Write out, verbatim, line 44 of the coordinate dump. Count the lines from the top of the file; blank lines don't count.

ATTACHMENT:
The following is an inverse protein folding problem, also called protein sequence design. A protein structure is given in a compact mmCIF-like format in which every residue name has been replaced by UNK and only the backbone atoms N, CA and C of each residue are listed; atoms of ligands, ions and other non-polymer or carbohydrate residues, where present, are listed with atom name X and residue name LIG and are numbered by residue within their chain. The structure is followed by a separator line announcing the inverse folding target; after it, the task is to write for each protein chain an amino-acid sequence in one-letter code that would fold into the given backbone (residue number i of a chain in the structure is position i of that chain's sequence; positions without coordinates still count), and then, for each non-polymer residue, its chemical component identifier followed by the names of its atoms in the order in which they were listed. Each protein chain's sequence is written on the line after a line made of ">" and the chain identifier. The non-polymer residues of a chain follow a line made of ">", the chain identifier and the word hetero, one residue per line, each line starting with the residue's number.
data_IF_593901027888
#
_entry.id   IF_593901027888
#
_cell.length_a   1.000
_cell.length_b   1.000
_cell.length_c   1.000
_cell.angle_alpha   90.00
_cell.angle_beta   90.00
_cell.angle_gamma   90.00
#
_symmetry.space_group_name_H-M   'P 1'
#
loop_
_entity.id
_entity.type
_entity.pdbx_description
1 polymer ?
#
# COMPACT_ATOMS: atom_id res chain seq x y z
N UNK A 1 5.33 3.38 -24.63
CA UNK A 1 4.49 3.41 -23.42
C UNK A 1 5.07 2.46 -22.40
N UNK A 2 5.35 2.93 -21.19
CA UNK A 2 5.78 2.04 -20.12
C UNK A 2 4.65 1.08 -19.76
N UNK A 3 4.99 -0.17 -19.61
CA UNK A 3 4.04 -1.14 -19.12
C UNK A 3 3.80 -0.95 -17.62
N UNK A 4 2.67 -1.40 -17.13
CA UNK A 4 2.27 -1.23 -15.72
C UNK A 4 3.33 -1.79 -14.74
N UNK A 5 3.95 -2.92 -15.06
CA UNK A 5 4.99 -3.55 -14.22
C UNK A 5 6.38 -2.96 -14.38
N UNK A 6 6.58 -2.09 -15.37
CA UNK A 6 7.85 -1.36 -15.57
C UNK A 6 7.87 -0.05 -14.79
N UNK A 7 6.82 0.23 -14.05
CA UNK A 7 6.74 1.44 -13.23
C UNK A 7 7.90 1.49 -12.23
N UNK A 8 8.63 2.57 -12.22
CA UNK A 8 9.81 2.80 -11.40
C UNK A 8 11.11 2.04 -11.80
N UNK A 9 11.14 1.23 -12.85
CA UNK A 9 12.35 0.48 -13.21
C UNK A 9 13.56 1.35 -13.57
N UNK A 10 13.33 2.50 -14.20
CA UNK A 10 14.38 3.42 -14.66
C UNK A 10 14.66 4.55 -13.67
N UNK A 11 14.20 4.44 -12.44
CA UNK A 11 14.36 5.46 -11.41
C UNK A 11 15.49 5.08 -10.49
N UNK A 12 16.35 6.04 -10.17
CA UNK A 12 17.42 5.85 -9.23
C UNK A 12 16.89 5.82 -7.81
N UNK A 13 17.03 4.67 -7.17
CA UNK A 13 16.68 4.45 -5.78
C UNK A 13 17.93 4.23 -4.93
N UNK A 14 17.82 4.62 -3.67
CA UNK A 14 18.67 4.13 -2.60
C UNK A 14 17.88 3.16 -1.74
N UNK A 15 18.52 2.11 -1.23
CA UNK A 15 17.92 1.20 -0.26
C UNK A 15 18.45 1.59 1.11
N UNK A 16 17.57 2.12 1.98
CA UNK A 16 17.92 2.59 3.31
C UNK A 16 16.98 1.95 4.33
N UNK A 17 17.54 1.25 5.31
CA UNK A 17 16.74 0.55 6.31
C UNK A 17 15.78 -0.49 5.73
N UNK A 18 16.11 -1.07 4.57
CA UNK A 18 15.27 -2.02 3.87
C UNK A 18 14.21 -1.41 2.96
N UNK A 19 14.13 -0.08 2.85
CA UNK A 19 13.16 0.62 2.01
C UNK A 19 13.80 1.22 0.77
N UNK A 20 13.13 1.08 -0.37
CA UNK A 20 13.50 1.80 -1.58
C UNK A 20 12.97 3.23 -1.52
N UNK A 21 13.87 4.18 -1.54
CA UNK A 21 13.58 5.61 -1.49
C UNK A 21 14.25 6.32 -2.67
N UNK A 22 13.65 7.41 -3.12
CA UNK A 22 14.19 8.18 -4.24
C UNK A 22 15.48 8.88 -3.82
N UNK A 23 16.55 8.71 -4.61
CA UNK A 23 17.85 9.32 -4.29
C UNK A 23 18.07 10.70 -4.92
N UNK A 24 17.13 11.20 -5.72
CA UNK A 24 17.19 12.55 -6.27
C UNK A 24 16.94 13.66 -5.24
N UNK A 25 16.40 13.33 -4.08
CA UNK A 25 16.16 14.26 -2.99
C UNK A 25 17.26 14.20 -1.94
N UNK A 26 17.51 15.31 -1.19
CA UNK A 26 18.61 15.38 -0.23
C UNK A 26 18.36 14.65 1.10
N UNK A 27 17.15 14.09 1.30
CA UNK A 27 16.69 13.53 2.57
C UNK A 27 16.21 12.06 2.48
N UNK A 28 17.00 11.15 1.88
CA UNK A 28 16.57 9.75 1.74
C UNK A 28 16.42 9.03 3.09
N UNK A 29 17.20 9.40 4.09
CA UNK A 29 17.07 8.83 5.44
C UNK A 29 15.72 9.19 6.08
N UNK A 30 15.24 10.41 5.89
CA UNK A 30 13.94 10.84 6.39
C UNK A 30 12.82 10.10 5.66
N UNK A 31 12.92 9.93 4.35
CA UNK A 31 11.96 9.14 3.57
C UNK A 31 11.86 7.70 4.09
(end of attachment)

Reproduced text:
CA UNK A 8 9.81 2.80 -11.40